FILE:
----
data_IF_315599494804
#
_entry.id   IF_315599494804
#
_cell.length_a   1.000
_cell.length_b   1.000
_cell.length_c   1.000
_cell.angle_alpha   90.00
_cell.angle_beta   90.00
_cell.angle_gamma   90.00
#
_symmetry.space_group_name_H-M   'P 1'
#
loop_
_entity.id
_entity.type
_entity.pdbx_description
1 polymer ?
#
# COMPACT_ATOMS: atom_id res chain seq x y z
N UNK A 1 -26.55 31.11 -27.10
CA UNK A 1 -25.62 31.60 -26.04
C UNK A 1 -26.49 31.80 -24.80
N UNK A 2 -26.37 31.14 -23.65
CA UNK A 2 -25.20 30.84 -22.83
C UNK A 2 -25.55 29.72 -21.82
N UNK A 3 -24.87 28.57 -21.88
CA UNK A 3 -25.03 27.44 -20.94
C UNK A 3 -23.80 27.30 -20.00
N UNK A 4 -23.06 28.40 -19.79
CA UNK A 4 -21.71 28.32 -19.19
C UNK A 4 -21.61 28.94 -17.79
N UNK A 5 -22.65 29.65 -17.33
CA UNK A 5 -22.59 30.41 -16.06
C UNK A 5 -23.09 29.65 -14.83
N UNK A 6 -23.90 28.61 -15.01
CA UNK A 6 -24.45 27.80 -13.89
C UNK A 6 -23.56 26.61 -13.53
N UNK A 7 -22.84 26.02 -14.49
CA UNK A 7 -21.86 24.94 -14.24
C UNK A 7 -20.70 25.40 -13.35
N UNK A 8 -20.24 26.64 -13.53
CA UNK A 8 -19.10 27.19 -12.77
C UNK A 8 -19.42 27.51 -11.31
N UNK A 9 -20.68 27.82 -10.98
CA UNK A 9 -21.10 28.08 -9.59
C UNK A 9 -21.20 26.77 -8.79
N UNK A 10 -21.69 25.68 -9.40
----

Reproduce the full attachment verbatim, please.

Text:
data_IF_315599494804
#
_entry.id   IF_315599494804
#
_cell.length_a   1.000
_cell.length_b   1.000
_cell.length_c   1.000
_cell.angle_alpha   90.00
_cell.angle_beta   90.00
_cell.angle_gamma   90.00
#
_symmetry.space_group_name_H-M   'P 1'
#
loop_
_entity.id
_entity.type
_entity.pdbx_description
1 polymer ?
#
# COMPACT_ATOMS: atom_id res chain seq x y z
N UNK A 1 -26.55 31.11 -27.10
CA UNK A 1 -25.62 31.60 -26.04
C UNK A 1 -26.49 31.80 -24.80
N UNK A 2 -26.37 31.14 -23.65
CA UNK A 2 -25.20 30.84 -22.83
C UNK A 2 -25.55 29.72 -21.82
N UNK A 3 -24.87 28.57 -21.88
CA UNK A 3 -25.03 27.44 -20.94
C UNK A 3 -23.80 27.30 -20.00
N UNK A 4 -23.06 28.40 -19.79
CA UNK A 4 -21.71 28.32 -19.19
C UNK A 4 -21.61 28.94 -17.79
N UNK A 5 -22.65 29.65 -17.33
CA UNK A 5 -22.59 30.41 -16.06
C UNK A 5 -23.09 29.65 -14.83
N UNK A 6 -23.90 28.61 -15.01
CA UNK A 6 -24.45 27.80 -13.89
C UNK A 6 -23.56 26.61 -13.53
N UNK A 7 -22.84 26.02 -14.49
CA UNK A 7 -21.86 24.94 -14.24
C UNK A 7 -20.70 25.40 -13.35
N UNK A 8 -20.24 26.64 -13.53
CA UNK A 8 -19.10 27.19 -12.77
C UNK A 8 -19.42 27.51 -11.31
N UNK A 9 -20.68 27.82 -10.98
CA UNK A 9 -21.10 28.08 -9.59
C UNK A 9 -21.20 26.77 -8.79
N UNK A 10 -21.69 25.68 -9.40